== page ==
NEW YORK, NY - MAY 27:  Julio Urias #78 of the Los Angeles Dodgers pitches against the New York Mets during their game at Citi Field on May 27, 2016 in New York City.  (Photo by Al Bello/Getty Images)
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Dodgers 19-year-old rookie Julio Urias is coming back to the majors and Alex Wood is headed to the 15-day disabled list with left elbow soreness, Andy McCullough of the Los Angeles Times reports. Urias will likely start Saturday against the Braves, which will mark his debut in front of the home crowd.

Urias made his major league debut on Friday against the Mets at Citi Field, but lasted only 2 2/3 innings. He yielded three runs on five hits and four walks with three strikeouts.

Urias came into the season rated as the Dodgers’ #1 prospect and the #2 overall prospect in baseball. Prior to his promotion, he had compiled a 1.10 ERA with 44 strikeouts and eight walks over 41 innings with Triple-A Oklahoma City.

Mookie Betts enjoys a three-homer game against the Orioles

BALTIMORE, MD - MAY 31: Mookie Betts #50 of the Boston Red Sox follows his three run homer against the Baltimore Orioles in the second inning at Oriole Park at Camden Yards on May 31, 2016 in Baltimore, Maryland.  (Photo by Rob Carr/Getty Images)
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The Red Sox seem to have hit the jackpot on all of their young players so far this year. Jackie Bradley, Jr. just had a 29-game hitting streak snapped. Xander Bogaerts extended his hitting streak to 24 games on Tuesday night. And Mookie Betts has been quite productive batting leadoff for the Red Sox this year, entering Tuesday with an even .800 OPS.

Betts, 23, hit 18 home runs in his first full season last year. With a three-homer night against the Orioles on Tuesday, he’s already up to 12 in 2016 with four months of season left. The first was of the solo variety, a line drive to center field off of Kevin Gausman in the first inning. Betts followed up in the third with a liner to left field for a three-run dinger off of Gausman. He made it three in the seventh, drilling a Dylan Bundy offering to right field.

Here’s video of homer number two:

Betts finished 3-for-5 as the Red Sox won 6-2 at Camden Yards.

The stats show the Pirates as an outlier in throwing “headhunter” pitches

ST. LOUIS, MO - SEPTEMBER 5: Reliever Arquimedes Caminero #37 of the Pittsburgh Pirates pitches against the St. Louis Cardinals in the seventh inning at Busch Stadium on September 5, 2015 in St. Louis, Missouri.  (Photo by Dilip Vishwanat/Getty Images)
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Last week at ESPN Sweetspot’s Inside the Zona, Ryan Morrison looked into the data and found that the Pirates stand out among the rest when it comes to throwing “headhunter” pitches. Those are defined as fastballs 3.2 feet or higher and 1.2 feet towards the batter from the center of the plate.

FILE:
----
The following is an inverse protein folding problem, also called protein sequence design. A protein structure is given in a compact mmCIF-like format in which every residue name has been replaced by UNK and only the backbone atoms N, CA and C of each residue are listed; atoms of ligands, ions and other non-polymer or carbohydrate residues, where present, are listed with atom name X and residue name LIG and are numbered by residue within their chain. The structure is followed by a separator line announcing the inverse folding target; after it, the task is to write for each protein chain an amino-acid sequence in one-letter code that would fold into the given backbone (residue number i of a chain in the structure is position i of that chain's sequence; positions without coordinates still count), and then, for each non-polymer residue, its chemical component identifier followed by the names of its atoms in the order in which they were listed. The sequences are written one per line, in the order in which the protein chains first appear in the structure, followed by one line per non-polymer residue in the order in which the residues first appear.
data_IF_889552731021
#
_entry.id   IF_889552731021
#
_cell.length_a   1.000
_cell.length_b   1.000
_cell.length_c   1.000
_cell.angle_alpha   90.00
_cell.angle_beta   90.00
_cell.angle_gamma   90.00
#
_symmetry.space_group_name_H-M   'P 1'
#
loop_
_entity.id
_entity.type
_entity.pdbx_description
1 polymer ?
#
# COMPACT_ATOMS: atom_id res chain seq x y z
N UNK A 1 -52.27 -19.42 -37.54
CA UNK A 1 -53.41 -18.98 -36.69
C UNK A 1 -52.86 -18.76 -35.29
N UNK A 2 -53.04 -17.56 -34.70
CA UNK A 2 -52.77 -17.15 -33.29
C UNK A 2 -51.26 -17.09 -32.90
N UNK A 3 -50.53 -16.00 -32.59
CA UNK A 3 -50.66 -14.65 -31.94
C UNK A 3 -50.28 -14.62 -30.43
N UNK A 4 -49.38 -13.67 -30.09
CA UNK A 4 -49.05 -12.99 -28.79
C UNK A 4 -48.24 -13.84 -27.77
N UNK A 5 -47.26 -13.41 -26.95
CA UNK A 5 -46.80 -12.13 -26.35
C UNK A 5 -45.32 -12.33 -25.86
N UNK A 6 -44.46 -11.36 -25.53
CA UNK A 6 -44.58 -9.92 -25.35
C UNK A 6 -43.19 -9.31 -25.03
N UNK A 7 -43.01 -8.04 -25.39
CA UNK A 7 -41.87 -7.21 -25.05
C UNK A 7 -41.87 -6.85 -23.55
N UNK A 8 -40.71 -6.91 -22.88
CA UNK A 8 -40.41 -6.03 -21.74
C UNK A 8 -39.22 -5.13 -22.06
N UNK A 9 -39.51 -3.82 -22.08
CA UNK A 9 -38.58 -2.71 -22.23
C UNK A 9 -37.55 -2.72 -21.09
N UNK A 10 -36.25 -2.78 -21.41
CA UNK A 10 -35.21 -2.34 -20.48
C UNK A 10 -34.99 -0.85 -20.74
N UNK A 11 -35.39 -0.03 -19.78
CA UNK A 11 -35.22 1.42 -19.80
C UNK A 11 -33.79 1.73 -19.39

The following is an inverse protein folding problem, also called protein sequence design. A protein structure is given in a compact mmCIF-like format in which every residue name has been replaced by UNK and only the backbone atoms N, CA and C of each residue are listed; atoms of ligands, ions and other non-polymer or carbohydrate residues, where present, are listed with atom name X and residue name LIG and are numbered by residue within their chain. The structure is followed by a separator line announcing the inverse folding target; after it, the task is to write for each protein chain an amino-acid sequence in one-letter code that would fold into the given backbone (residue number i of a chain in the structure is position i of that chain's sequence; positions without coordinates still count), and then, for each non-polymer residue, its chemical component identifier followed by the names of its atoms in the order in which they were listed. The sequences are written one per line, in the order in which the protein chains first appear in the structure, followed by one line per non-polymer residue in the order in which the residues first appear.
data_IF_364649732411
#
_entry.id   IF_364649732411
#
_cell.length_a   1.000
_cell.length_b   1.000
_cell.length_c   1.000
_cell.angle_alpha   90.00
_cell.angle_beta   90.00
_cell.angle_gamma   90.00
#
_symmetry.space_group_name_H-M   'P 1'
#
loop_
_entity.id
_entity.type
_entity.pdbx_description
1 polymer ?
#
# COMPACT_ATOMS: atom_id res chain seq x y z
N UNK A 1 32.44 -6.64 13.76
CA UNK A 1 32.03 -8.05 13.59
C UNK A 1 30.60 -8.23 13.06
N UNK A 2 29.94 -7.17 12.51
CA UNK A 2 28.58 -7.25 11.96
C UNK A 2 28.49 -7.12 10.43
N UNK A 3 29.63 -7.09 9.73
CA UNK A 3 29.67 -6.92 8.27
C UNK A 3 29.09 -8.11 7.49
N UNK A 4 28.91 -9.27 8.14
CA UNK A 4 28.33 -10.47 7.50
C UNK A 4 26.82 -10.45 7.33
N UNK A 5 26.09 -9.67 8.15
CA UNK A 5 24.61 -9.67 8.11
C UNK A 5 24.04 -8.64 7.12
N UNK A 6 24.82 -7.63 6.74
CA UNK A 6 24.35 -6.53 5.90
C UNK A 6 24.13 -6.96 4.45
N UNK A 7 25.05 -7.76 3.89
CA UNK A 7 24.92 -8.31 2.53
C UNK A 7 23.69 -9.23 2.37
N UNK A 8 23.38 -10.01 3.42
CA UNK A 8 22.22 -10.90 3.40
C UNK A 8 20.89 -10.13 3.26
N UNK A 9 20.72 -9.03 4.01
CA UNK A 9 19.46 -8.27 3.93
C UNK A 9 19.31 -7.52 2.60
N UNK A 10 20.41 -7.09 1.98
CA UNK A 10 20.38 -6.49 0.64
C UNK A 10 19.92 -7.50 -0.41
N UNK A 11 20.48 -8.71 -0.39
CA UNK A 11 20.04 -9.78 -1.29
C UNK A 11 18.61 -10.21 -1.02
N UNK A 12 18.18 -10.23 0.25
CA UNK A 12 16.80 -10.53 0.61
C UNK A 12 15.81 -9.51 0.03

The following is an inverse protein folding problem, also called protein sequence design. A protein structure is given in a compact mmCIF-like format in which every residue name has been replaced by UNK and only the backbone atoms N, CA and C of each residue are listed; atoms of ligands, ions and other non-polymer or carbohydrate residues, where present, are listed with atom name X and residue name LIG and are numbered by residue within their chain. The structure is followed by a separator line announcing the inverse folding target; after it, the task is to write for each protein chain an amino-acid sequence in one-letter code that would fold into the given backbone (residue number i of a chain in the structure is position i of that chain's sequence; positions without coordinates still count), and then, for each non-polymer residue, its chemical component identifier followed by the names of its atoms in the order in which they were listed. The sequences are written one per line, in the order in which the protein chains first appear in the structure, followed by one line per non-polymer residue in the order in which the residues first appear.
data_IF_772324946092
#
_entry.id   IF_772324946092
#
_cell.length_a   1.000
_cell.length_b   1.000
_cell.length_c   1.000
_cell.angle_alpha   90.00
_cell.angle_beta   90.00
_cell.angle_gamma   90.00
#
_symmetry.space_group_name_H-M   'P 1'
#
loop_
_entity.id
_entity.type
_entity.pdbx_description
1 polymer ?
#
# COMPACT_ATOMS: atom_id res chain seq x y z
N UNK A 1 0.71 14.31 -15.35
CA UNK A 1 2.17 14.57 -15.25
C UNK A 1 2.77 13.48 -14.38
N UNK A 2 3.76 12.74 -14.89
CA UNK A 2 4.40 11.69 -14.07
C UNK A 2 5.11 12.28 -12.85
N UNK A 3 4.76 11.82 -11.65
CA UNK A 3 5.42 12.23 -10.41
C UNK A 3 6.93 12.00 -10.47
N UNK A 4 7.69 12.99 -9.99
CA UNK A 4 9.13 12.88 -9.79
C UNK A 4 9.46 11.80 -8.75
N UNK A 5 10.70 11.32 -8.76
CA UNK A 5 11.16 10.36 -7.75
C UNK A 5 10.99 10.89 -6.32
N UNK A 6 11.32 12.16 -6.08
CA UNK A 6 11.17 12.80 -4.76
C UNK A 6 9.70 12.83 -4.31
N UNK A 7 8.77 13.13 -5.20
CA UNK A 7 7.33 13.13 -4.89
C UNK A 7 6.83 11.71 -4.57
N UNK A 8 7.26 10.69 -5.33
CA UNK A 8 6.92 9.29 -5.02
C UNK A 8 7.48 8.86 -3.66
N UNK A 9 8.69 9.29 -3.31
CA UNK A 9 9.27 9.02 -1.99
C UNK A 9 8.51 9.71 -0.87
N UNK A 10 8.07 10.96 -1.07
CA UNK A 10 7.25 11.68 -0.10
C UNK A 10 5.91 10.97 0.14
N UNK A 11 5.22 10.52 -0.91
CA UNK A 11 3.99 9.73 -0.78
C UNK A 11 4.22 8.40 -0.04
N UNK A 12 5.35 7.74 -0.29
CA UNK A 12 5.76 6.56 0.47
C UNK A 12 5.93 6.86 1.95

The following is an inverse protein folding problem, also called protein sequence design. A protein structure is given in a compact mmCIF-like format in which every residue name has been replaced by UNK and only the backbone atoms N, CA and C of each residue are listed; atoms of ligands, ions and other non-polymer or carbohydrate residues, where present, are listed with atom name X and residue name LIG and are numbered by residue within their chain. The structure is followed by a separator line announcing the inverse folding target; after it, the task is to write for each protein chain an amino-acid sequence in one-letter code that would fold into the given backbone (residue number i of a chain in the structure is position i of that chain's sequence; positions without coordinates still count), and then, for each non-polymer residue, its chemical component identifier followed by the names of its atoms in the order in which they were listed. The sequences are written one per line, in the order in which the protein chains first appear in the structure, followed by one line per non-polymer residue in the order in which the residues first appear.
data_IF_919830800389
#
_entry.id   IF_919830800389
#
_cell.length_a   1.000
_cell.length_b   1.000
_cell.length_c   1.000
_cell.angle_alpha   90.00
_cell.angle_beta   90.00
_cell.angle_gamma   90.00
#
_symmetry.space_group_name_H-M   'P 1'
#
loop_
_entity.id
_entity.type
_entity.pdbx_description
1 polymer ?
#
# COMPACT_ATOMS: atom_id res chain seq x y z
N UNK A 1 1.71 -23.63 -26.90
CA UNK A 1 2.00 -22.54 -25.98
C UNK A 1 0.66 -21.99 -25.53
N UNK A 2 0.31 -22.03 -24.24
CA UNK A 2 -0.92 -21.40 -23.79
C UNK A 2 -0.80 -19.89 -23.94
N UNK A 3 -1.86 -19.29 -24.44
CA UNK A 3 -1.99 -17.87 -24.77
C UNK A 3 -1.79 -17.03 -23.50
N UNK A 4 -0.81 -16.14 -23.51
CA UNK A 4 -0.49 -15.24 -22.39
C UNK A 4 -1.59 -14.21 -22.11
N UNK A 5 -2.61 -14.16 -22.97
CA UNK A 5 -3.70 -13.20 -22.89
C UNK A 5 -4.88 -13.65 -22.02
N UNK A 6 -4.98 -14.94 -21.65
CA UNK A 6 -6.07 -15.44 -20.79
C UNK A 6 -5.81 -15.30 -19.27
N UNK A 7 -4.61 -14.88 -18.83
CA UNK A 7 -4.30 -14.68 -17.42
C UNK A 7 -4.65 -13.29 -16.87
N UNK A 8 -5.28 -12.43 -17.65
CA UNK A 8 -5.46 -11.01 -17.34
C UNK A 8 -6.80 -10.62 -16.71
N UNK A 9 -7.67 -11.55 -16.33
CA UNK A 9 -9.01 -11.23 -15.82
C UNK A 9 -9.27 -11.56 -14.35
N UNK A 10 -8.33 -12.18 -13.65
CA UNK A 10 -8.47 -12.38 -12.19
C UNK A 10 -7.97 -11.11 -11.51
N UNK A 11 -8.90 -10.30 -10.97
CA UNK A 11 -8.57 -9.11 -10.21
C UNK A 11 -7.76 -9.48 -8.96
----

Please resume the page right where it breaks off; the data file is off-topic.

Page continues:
The research was prompted because Diamondbacks second baseman Jean Segura was hit in the helmet by Pirates reliever Arquimedes Caminero last Tuesday in the seventh inning. The next inning, Caminero hit shortstop Nick Ahmed in the jaw with a pitch and was instantly ejected.

Morrison illustrated the data in a nice chart, which you should check out. The Pirates have thrown 93 of those pitches, which is way more than any other team. The next closest team is the Reds at 68 pitches. The major league average is approximately 48 pitches.

The Pirates have had an organizational philosophy of pitching inside since at least 2013, as MLB.com’s Tom Singer quoted manager Clint Hurdle as saying, “We’re not trying to hurt people, just staying in with conviction.”

Morrison goes on to suggest that the Diamondbacks should have forfeited last Wednesday and Thursday’s games against the Pirates in protest, out of concern for their players’ safety. As it happened, the D-Backs lost both games anyway, suffering a series sweep. The two clubs don’t meet again this season.

D-Backs manager Chip Hale said after last Tuesday’s game that Caminero “shouldn’t be at this level”. Caminero responded to those comments today, Rob Biertempfel of the Pittsburgh Tribune-Review reports. “I’m actually glad you asked me about that,” Caminero said. “The only thing I’ve got to say about (Hale) is that he is a perfect manager. And he was a perfect player, too. That’s it. I know what I did wasn’t good, but it happens in baseball. I wasn’t trying to hit anyone.”

I realize I’m late on pointing out Morrison’s terrific article and the whole debacle between the two teams, but I felt it was worth highlighting.

Jose Bautista: “I’d be stupid to leave” Toronto

TORONTO, CANADA - MAY 29: Jose Bautista #19 of the Toronto Blue Jayshits a two-run home run in the fifth inning during MLB game action against the Boston Red Sox on May 29, 2016 at Rogers Centre in Toronto, Ontario, Canada. (Photo by Tom Szczerbowski/Getty Images)
Tom Szczerbowski/Getty Images
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Also included in a recent report on Blue Jays outfielder Jose Bautista by Tom Verducci of Sports Illustrated — along with his belief that Rougned Odor was the only bad guy in the May 15 debacle — was the slugger’s desire to remain a Blue Jay. Per Verducci, Bautista said, “I love the city. I’d be stupid to leave” Toronto.

Bautista, 35, is in the final year of a five-year, $65 million extension signed in February 2011. Back in November, the Jays exercised their 2016 club option for $14 million. Bautista isn’t willing to discuss contract details during the season, so the two sides will have to wait until at least October to come to an agreement.

Entering Tuesday’s game against the Yankees, Bautista is hitting .237/.371/.489 with 11 home runs, 37 RBI, and 40 walks, the latter of which leads the American League.